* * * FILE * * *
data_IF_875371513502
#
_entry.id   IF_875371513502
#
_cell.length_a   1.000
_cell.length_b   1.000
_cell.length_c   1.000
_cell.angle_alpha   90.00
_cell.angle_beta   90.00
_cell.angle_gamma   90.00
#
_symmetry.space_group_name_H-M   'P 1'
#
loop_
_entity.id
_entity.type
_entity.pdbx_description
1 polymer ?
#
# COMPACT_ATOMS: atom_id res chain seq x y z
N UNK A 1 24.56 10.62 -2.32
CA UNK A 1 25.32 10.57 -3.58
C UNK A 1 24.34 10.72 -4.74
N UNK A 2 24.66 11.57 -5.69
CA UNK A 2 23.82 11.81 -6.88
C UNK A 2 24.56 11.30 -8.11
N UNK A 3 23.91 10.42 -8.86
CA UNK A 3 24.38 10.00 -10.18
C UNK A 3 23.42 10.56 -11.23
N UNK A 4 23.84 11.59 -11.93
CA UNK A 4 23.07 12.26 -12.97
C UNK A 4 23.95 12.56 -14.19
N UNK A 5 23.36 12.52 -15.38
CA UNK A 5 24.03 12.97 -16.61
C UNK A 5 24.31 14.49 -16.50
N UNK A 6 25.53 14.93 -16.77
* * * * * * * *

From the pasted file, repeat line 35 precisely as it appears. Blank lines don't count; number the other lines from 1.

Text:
C UNK A 5 24.31 14.49 -16.50